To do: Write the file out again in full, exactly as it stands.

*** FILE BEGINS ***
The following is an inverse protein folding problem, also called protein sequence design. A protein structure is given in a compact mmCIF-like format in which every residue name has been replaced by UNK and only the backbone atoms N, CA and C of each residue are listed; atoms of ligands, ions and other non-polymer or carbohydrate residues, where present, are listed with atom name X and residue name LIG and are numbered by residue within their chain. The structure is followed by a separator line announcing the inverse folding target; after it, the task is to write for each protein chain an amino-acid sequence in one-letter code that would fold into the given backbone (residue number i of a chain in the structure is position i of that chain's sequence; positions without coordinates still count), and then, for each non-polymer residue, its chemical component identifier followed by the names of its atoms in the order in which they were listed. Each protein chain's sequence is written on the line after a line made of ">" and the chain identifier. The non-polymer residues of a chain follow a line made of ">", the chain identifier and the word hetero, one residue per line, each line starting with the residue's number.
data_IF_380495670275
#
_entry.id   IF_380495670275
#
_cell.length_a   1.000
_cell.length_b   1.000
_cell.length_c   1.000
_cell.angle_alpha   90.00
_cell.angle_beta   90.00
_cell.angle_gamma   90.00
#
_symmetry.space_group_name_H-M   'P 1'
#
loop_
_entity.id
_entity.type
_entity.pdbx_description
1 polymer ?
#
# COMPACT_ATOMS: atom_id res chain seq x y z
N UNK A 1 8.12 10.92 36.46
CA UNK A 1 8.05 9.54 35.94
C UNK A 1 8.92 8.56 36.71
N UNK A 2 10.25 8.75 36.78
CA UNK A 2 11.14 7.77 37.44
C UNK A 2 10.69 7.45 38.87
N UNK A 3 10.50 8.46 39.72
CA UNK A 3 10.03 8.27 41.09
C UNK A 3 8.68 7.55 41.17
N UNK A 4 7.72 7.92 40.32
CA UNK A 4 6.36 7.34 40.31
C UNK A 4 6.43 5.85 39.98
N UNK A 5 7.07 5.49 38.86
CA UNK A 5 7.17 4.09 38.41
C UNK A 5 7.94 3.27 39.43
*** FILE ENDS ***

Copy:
The following is an inverse protein folding problem, also called protein sequence design. A protein structure is given in a compact mmCIF-like format in which every residue name has been replaced by UNK and only the backbone atoms N, CA and C of each residue are listed; atoms of ligands, ions and other non-polymer or carbohydrate residues, where present, are listed with atom name X and residue name LIG and are numbered by residue within their chain. The structure is followed by a separator line announcing the inverse folding target; after it, the task is to write for each protein chain an amino-acid sequence in one-letter code that would fold into the given backbone (residue number i of a chain in the structure is position i of that chain's sequence; positions without coordinates still count), and then, for each non-polymer residue, its chemical component identifier followed by the names of its atoms in the order in which they were listed. Each protein chain's sequence is written on the line after a line made of ">" and the chain identifier. The non-polymer residues of a chain follow a line made of ">", the chain identifier and the word hetero, one residue per line, each line starting with the residue's number.
data_IF_380495670275
#
_entry.id   IF_380495670275
#
_cell.length_a   1.000
_cell.length_b   1.000
_cell.length_c   1.000
_cell.angle_alpha   90.00
_cell.angle_beta   90.00
_cell.angle_gamma   90.00
#
_symmetry.space_group_name_H-M   'P 1'
#
loop_
_entity.id
_entity.type
_entity.pdbx_description
1 polymer ?
#
# COMPACT_ATOMS: atom_id res chain seq x y z
N UNK A 1 8.12 10.92 36.46
CA UNK A 1 8.05 9.54 35.94
C UNK A 1 8.92 8.56 36.71
N UNK A 2 10.25 8.75 36.78
CA UNK A 2 11.14 7.77 37.44
C UNK A 2 10.69 7.45 38.87
N UNK A 3 10.50 8.46 39.72
CA UNK A 3 10.03 8.27 41.09
C UNK A 3 8.68 7.55 41.17
N UNK A 4 7.72 7.92 40.32
CA UNK A 4 6.36 7.34 40.31
C UNK A 4 6.43 5.85 39.98
N UNK A 5 7.07 5.49 38.86
CA UNK A 5 7.17 4.09 38.41
C UNK A 5 7.94 3.27 39.43